Joseph Wambaugh begins "The Onion Field," with a seemingly mundane look at the last night in the lives of two soon-to-be murdered L.A. cops. "The night in the onion field was a Saturday night." Simple, but believe me, the author is pissed about what happens next: a series of judicial fuckups and reversals that will almost make you lose faith in the system.
Hardly anybody in "Serial" is passionate about anything. (A private detective and thelawyer from Virginia’s Innocence Project, interviewed in Episode 7, perk up the proceedings.) "You’re juggling all these questions and you have to eliminate them all," the attorney advises Koenig. "If you get attached to one you’re going to make the same mistakes that law enforcement does. I reach a tipping point where I’ve answered questions to my satisfaction and my answers are better than law enforcement.")
Sometimes, the result is unsatisfying—there are no answers. "That’s my fear," replies Koenig. "That I’m going to get through all this and be like, I don’t know."
I can live with "I don’t know." As “The Missing” draws closer to its sure-to-be-dreadful end, I keep thinking, “The material is so bleak and terrifying, maybe I don’t want to know.” As the couple (James Nesbitt and Frances O’Connor) agonize for eight years for their lost son, the actors don’t even look like the same people they were before. Tragedy, it is said, transforms a person’s character. But in “The Missing,” tragedy and grief reveal character: the child’s mother uses her calm, remote manner to shut away her grief, to cling to a new, protective man. Whereas the father, once a harried businessman, becomes a crazed, self-styled detective, willing to kill; to go to the ends of the earth rather than face his loss.
But “Serial” is real life, and Koenig leans on so many versions and voices that it becomes impossible to determine what, among all the noise, matters.
I hope it’s not because I don’t care. I care about miscarriages of injustice; but "Serial" barely notices justice, let alone how it may or may not have been miscarried. Dwelling on the minutiae of who sounds nice, who might be a liar, which interview went well, who’s been helpful: it amounts to nothing. Koenig notes, at one point, that it’s not her job to exonerate Syed. (Avid listeners have wondered what, exactly, Koenig job is, then.)
"Serial" didn’t bother, for too long, with the salient information that Syed’s case is headed to the Maryland Court of Special Appeals. His lawyers argue that he deserves a new trial because he had ineffective assistance of counsel. In short, he’s arguing that first his lawyer sucked. Appeals courts consider matters of law; they don’t re-try original evidence. The Virginia Innocence Project is seeking DNA testing on some un-tested physical evidence found at the crime scene. “Serial”’s final revelation is the pursuit of that evidence. (Though the scientific tests have no bearing on Syed’s current “bad lawyer” appeal, the DNA test could indicate that another person was with Lee at the time of her death, and force another type of appeal.)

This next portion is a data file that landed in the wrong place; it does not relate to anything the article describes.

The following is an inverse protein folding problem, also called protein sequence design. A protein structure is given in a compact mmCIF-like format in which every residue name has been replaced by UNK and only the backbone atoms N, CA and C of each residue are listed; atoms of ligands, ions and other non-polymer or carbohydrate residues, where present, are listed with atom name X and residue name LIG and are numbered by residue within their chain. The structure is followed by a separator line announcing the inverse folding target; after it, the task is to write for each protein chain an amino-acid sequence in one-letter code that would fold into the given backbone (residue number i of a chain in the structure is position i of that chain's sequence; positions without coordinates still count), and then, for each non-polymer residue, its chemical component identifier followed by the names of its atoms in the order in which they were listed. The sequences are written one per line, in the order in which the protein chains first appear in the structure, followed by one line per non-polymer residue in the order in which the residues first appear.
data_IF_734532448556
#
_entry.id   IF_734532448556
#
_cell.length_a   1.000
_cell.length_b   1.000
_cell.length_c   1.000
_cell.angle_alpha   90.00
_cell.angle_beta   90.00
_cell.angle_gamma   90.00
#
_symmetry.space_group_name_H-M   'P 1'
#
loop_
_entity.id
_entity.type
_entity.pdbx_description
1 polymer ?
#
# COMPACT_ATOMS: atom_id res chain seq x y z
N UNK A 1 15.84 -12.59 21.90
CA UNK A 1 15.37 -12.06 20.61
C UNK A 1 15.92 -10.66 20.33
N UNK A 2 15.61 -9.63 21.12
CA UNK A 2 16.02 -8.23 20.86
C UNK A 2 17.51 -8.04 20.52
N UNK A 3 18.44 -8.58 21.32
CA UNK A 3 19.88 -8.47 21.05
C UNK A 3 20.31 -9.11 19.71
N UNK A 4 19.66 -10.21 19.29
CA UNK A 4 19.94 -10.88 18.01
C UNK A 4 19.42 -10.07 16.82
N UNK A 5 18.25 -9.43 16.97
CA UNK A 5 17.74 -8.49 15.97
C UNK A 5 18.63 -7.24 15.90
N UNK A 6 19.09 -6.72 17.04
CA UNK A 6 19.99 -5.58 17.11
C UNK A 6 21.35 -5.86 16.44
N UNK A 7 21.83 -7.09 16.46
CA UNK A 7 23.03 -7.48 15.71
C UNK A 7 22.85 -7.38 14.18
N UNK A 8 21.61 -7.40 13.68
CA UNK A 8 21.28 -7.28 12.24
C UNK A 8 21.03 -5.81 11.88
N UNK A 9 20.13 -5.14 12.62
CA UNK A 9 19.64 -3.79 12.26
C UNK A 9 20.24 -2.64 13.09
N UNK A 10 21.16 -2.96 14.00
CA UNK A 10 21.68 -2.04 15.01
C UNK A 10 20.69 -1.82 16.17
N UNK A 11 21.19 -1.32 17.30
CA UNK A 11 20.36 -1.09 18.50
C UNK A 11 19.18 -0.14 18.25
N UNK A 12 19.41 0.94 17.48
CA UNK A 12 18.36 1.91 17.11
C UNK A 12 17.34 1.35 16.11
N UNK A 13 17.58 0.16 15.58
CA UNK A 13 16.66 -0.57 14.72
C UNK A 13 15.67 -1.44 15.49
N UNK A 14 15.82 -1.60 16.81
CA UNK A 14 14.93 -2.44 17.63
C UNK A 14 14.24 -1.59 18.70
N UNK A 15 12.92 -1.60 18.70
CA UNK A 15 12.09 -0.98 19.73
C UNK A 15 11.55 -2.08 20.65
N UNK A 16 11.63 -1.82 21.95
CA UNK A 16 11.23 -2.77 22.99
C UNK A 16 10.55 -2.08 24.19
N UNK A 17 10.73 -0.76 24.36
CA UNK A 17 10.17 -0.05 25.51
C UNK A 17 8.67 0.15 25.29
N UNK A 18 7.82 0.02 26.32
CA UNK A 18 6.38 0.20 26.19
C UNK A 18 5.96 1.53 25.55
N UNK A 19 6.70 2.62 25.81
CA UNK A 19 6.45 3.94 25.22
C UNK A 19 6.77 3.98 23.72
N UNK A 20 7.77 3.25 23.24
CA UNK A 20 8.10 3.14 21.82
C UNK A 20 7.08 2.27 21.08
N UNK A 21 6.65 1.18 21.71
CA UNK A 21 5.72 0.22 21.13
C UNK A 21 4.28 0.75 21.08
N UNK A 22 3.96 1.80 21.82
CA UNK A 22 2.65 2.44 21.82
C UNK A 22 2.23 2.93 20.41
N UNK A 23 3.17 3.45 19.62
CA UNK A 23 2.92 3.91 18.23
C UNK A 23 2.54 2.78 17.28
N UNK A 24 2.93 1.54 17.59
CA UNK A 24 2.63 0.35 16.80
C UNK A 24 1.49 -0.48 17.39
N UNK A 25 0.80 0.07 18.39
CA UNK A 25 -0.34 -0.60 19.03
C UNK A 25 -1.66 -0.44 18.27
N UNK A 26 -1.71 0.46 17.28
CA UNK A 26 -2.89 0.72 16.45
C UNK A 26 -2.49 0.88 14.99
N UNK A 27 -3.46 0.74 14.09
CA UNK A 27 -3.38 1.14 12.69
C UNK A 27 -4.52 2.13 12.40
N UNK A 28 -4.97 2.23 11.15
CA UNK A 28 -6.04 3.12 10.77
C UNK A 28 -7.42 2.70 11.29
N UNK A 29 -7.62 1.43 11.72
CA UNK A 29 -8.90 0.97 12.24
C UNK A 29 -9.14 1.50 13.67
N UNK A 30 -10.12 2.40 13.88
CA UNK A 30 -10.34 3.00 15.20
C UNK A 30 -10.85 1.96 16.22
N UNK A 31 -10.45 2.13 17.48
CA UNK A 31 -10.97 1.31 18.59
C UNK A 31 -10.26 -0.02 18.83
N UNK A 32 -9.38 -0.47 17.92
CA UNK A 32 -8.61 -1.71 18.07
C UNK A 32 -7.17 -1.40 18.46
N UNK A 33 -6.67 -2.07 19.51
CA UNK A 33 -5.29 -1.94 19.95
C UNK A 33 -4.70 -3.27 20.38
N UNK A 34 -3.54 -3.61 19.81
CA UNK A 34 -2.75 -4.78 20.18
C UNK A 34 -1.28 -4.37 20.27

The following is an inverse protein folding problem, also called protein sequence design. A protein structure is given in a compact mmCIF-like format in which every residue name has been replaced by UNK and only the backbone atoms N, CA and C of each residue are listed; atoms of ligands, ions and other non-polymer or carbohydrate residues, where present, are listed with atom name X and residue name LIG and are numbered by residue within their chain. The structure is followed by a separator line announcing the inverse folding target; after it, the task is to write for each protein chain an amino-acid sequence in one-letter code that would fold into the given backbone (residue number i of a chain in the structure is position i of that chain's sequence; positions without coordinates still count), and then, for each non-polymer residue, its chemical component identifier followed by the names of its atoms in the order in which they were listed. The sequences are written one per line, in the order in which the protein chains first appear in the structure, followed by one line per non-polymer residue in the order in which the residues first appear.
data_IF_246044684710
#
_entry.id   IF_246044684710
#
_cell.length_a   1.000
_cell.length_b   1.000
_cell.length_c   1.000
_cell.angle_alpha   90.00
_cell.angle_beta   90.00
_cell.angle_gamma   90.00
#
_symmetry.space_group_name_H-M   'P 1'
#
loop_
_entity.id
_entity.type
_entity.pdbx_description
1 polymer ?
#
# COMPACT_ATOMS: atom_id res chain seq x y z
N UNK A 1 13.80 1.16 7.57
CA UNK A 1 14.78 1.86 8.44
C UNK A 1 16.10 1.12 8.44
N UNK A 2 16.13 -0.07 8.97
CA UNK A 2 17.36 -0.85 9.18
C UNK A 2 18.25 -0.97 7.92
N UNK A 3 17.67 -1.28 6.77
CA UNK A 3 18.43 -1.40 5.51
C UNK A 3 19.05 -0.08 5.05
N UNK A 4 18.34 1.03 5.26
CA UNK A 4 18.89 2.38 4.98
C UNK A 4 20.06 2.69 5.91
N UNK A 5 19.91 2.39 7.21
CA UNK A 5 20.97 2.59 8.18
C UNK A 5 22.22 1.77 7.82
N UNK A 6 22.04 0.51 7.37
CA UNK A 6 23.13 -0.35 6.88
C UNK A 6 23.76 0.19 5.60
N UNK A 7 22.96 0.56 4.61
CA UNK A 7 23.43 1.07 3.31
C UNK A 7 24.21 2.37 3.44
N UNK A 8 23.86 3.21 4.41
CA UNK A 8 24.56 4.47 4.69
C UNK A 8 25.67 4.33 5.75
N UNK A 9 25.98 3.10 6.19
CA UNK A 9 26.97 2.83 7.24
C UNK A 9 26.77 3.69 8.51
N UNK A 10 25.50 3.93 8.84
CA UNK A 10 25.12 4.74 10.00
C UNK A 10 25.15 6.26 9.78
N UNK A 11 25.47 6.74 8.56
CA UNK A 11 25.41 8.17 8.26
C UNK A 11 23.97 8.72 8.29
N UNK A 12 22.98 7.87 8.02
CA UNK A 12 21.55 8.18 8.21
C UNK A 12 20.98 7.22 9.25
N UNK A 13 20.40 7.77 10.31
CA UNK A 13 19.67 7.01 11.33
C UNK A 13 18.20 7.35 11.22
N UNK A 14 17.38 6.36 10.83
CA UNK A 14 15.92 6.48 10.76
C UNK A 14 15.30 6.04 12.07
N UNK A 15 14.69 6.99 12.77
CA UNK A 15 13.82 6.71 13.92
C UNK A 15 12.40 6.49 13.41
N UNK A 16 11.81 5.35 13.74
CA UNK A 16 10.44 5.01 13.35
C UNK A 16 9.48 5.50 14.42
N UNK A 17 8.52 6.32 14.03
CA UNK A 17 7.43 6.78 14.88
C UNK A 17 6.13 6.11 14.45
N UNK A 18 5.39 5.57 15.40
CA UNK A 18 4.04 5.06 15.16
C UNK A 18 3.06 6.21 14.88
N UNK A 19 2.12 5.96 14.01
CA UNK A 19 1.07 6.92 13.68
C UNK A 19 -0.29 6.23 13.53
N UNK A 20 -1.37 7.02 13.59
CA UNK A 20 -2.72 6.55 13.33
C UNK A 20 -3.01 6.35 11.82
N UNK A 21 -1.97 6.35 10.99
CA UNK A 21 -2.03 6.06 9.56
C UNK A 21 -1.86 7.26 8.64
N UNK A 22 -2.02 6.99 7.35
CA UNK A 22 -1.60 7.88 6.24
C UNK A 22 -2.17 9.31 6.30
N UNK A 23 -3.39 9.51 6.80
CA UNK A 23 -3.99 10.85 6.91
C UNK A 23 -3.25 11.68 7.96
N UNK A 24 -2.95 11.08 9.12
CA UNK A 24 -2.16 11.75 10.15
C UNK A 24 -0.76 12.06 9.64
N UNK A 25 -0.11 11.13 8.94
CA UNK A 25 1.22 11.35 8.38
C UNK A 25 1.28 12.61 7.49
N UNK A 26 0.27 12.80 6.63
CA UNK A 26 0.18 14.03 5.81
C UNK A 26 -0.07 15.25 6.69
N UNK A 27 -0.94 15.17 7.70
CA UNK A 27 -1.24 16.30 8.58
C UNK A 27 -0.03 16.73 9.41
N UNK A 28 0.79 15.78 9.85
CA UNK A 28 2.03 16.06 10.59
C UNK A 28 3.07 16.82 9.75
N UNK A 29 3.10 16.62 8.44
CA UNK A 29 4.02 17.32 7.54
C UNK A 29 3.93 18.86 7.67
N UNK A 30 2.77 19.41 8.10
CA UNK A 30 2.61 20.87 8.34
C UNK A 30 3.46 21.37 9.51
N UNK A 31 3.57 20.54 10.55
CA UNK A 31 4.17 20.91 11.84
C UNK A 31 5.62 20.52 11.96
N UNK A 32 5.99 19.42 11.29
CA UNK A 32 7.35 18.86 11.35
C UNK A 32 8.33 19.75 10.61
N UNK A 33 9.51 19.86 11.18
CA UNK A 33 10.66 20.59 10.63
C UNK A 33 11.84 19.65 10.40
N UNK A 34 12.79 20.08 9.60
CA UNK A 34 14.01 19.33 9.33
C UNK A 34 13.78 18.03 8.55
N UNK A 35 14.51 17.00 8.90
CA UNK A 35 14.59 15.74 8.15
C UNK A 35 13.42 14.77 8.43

For "Serial" superfans, there’s more fun to be had in ignoring the hard, boring legal process, and pore over new alibis and alternate theories of the crime. Maybe it’s useless criticizing "Serial" as a documentary, because the podcast is something else entirely: a true crime entertainment, a Choose Your Own Adventure game for the folks playing along at home. "Serial"’s a hit online, with discussion boards, parody video and audio clips; hate-listeners, crime-solvers, and some earnestly, thrillingly living the whole experience as if it were happening to them. Gaming it. You can be Jay! How would it feel to testify against a friend? Or Asia: Why don’t you want to get involved? Or Hae Min Lee! Sorry, you can’t play. You have been murdered. "Serial" forgot about her.
The lowest and most lurid crime shows (hello, "Dateline") send a message that the world’s sad and sick. The best crime writing and documentary asks something of you. Reading "Shot in the Heart," you mourn, with Gilmore, the tragedies of his family, which seems to be cursed with violence. Watching "Murder on a Sunday Morning," an Academy Award winning documentary, you’re outraged that an obviously innocent teenager could be sentenced to death—until a court finally believed that his confession was coerced. In West Memphis, Arkansas, three young men served 20 years before public pressure and justice won out; they were recently freed. A series of documentaries about them (“Paradise Lost” and “West of “Memphis”) chronicled their cases. Despite years lost to prison, the men and the films were remarkably uncynical. They asked us to get involved, to make laws ensuring that police videotape suspect interrogations in their entirety.
Today there’s a groundswell of support, among Reddit users, for Lee’s family (who still have not commented); Redditors have set up a scholarship fund at her Baltimore high school.
"Serial" asks nothing of us; nothing more than to muse on counter-narratives and the “idea of mystery.” And to get set for “Serial”’s second season, already underway.In a way, that’s as cynical as ending with, "It’s a sick, sad world. More on that later..."